Ahead of the UK Landscape Conference in November, we spoke to key speaker and founder of SWA Landscape Architects, Rene Bihan

Rene Bihan
Rene Bihan

Rene Bihan is the Principal at San Francisco based international building projects company SWA Group

How is business going for SWA?
I would say that, although the economy is weak, the professional design opportunities have never been better.

Are you currently working on any great projects or do can you tell us about the one you’re most proud of?
Fortunately, those two coincide in the University of Monterrey master plan project. It’s basically Mexico’s Harvard. The country’s economic growth has had physical consequences – requiring us to convert an auto-oriented campus into a pedestrian campus; incorporating green design with the goal of using the campus as an incubator to educate the students about what good sustainability practices are.

How do you plan to create this incubator for sustainability practice?
The plan is to completely pedestrianise the campus. We want to work with local materials, everything from indigenous plant materials to hardscape that’s being manufactured within a 200-mile radius of the campus. Monterrey is the industrial capital of Mexico and yet they’ve been importing materials for over 40 years. They never thought of the idea to have a nursery on campus that could be part of a horticultural programme that cultivates indigenous material for the school itself. We aim to remove 1,200 cars and replace the area with a large walkable public space.

How does government policy in San Francisco affect your work?
San Francisco is in a unique political situation – their policies are strong and helpful with the best of intentions. The problem is that it falls apart on implementation. Power is spread over all levels. We have many internal agencies that compete and contradict each other, so projects get held up forever until eventually they disappear.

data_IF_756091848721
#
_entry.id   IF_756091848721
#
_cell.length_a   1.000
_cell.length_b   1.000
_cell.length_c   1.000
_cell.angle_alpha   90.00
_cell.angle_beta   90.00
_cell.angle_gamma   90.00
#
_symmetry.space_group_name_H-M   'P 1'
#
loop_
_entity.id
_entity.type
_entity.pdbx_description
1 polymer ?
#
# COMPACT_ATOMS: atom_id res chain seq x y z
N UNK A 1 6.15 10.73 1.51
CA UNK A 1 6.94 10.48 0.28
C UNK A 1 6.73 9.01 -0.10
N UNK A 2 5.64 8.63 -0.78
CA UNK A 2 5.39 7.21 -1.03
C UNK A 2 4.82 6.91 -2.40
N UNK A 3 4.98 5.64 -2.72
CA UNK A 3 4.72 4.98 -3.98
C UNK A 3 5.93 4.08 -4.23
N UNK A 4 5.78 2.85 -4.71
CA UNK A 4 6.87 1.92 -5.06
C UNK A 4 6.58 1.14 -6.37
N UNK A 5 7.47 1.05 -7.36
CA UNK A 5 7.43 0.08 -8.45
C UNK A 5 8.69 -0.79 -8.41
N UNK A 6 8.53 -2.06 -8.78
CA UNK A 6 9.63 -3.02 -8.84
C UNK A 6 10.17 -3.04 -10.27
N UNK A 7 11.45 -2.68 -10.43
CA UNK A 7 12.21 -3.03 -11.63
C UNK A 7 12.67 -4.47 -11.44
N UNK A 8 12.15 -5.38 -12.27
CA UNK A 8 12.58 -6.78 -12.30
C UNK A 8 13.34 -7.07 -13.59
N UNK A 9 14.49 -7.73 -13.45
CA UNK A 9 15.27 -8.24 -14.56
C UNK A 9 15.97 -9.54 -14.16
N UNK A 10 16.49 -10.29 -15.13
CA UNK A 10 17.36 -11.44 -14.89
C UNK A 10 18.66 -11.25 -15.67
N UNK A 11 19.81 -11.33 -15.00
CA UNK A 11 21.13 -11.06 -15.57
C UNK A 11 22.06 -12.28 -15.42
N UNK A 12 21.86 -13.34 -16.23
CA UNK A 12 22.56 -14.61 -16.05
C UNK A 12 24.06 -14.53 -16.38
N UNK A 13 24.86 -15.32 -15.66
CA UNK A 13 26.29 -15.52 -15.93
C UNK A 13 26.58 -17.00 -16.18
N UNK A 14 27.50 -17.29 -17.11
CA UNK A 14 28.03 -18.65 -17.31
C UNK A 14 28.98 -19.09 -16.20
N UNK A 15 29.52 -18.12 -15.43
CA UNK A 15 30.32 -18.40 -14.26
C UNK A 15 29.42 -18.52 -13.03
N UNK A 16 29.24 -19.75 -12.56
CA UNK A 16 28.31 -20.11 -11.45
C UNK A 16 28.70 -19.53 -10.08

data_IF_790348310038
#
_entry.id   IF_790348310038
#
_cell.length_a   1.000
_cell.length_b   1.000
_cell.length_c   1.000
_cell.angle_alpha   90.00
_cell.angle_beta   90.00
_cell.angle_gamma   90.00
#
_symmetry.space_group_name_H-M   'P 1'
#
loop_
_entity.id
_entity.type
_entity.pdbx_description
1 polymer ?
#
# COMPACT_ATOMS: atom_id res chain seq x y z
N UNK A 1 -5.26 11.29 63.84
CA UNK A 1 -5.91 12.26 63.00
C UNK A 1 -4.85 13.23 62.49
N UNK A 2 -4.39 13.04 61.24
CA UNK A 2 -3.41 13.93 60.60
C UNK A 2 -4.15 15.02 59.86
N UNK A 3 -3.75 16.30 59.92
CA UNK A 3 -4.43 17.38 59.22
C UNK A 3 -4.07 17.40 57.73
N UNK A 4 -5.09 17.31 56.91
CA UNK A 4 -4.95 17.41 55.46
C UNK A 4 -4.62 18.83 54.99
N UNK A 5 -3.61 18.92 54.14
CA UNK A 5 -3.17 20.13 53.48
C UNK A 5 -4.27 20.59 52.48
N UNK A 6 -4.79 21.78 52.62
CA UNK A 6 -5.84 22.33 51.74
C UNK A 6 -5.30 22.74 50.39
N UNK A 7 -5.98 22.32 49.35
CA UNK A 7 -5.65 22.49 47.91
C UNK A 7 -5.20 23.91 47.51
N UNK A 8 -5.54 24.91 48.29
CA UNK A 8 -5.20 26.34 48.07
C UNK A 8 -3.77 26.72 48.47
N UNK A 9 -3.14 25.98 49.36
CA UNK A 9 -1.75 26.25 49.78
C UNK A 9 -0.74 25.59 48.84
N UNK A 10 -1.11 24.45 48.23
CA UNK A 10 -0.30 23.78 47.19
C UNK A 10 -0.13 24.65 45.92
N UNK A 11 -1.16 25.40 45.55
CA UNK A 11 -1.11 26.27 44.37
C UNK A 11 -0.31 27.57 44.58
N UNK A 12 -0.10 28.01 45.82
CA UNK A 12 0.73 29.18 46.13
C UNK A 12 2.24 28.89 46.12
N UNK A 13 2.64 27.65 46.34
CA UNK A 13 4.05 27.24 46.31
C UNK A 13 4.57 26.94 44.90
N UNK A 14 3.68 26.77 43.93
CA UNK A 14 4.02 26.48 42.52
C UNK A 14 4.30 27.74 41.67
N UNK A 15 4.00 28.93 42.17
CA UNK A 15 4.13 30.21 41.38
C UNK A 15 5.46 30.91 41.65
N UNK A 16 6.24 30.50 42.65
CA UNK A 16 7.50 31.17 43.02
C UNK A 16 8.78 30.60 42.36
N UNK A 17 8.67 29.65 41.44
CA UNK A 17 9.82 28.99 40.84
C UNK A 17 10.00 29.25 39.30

Have you found yourself confronted with similar problems in Shanghai?
China has been a breath of fresh air for us. Planning in the US is largely policy orientated and controlled by lawyers, but in China it’s still accessible. The government and mayors are willing to take on large eco-friendly projects, particularly if it has anything to do with water or forestry.

How does sustainability affect your work in China?
In China we’re doing a massive study on the potential for city farming. Their government wants us to look at the way the entire country is farming, as they are inefficient and highly polluting. Some farms work beautifully but other parts contribute to environmental degradation. We are trying to keep it local as most farming is on small parcels of land. We are looking at distribution to try and find a more cohesive infrastructure that regional farming can feed into.

Is your graduate scheme proving a good investment for your company?
It’s very valuable for us. Two of the four Principals at the San Francisco offices were originally students of our summer internship project. We have some very good candidates from the UK, from Scotland and England. We are seeing a trend towards women dominating the field with at least 70 per cent choices being female. Our graduate scheme helps keep us informed globally while also allowing graduates to work with and learn from other students from all over the world. We get to know them and vice versa, which is great for hiring.

What do you plan to cover at the landscape conference in Liverpool in November?
I think that landscape still needs to be understood and respected as a design profession. There is a tendency to romanticise ecology and confuse the difference between a park and nature. It’s important that design is at the forefront and that we do a better job of conveying what the profession is to the public – just as they do in the engineering and building professions. I will be focusing my presentation on what we do as professionals to advocate the job as a true design profession.


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